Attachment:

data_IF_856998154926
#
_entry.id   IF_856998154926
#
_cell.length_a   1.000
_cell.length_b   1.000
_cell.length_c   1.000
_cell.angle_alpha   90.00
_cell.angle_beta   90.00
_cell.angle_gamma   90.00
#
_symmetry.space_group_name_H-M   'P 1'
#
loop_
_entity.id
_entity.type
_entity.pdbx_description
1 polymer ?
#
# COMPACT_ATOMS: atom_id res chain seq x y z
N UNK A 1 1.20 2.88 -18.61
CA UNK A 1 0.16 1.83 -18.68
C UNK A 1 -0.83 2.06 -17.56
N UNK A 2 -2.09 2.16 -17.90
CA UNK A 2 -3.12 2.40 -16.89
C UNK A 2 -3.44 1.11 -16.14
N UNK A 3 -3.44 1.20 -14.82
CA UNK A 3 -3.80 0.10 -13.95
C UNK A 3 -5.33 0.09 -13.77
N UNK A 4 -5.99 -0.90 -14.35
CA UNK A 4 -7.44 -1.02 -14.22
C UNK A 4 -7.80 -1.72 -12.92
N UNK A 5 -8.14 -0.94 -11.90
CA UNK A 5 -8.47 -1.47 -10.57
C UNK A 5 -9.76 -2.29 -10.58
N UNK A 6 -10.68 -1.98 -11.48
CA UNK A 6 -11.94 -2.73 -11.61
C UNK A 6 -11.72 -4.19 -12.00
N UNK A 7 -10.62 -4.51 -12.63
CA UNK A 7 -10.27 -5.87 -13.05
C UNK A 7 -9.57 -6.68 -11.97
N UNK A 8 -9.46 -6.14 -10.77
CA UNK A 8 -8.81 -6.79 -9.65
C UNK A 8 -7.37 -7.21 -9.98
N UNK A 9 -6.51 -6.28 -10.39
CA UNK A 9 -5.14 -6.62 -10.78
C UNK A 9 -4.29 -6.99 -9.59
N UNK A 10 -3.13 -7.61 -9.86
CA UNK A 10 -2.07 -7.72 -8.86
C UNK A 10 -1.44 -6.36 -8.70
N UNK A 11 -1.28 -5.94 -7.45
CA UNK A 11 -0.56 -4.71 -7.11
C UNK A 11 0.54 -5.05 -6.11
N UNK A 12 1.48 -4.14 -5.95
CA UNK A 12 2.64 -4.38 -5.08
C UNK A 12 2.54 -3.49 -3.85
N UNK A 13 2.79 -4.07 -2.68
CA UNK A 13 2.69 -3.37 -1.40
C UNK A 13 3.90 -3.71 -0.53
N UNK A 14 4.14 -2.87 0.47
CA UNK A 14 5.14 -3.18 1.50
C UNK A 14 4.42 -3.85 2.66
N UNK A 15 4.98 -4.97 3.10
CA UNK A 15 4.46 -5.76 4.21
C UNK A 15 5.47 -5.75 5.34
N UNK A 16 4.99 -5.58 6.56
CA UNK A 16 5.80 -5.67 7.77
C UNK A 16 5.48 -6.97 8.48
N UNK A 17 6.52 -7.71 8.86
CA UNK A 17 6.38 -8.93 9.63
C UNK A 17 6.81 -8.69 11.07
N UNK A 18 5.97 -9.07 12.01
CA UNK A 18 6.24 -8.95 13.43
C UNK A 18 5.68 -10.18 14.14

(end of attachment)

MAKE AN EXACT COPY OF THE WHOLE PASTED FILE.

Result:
data_IF_856998154926
#
_entry.id   IF_856998154926
#
_cell.length_a   1.000
_cell.length_b   1.000
_cell.length_c   1.000
_cell.angle_alpha   90.00
_cell.angle_beta   90.00
_cell.angle_gamma   90.00
#
_symmetry.space_group_name_H-M   'P 1'
#
loop_
_entity.id
_entity.type
_entity.pdbx_description
1 polymer ?
#
# COMPACT_ATOMS: atom_id res chain seq x y z
N UNK A 1 1.20 2.88 -18.61
CA UNK A 1 0.16 1.83 -18.68
C UNK A 1 -0.83 2.06 -17.56
N UNK A 2 -2.09 2.16 -17.90
CA UNK A 2 -3.12 2.40 -16.89
C UNK A 2 -3.44 1.11 -16.14
N UNK A 3 -3.44 1.20 -14.82
CA UNK A 3 -3.80 0.10 -13.95
C UNK A 3 -5.33 0.09 -13.77
N UNK A 4 -5.99 -0.90 -14.35
CA UNK A 4 -7.44 -1.02 -14.22
C UNK A 4 -7.80 -1.72 -12.92
N UNK A 5 -8.14 -0.94 -11.90
CA UNK A 5 -8.47 -1.47 -10.57
C UNK A 5 -9.76 -2.29 -10.58
N UNK A 6 -10.68 -1.98 -11.48
CA UNK A 6 -11.94 -2.73 -11.61
C UNK A 6 -11.72 -4.19 -12.00
N UNK A 7 -10.62 -4.51 -12.63
CA UNK A 7 -10.27 -5.87 -13.05
C UNK A 7 -9.57 -6.68 -11.97
N UNK A 8 -9.46 -6.14 -10.77
CA UNK A 8 -8.81 -6.79 -9.65
C UNK A 8 -7.37 -7.21 -9.98
N UNK A 9 -6.51 -6.28 -10.39
CA UNK A 9 -5.14 -6.62 -10.78
C UNK A 9 -4.29 -6.99 -9.59
N UNK A 10 -3.13 -7.61 -9.86
CA UNK A 10 -2.07 -7.72 -8.86
C UNK A 10 -1.44 -6.36 -8.70
N UNK A 11 -1.28 -5.94 -7.45
CA UNK A 11 -0.56 -4.71 -7.11
C UNK A 11 0.54 -5.05 -6.11
N UNK A 12 1.48 -4.14 -5.95
CA UNK A 12 2.64 -4.38 -5.08
C UNK A 12 2.54 -3.49 -3.85
N UNK A 13 2.79 -4.07 -2.68
CA UNK A 13 2.69 -3.37 -1.40
C UNK A 13 3.90 -3.71 -0.53
N UNK A 14 4.14 -2.87 0.47
CA UNK A 14 5.14 -3.18 1.50
C UNK A 14 4.42 -3.85 2.66
N UNK A 15 4.98 -4.97 3.10
CA UNK A 15 4.46 -5.76 4.21
C UNK A 15 5.47 -5.75 5.34
N UNK A 16 4.99 -5.58 6.56
CA UNK A 16 5.80 -5.67 7.77
C UNK A 16 5.48 -6.97 8.48
N UNK A 17 6.52 -7.71 8.86
CA UNK A 17 6.38 -8.93 9.63
C UNK A 17 6.81 -8.69 11.07
N UNK A 18 5.97 -9.07 12.01
CA UNK A 18 6.24 -8.95 13.43
C UNK A 18 5.68 -10.18 14.14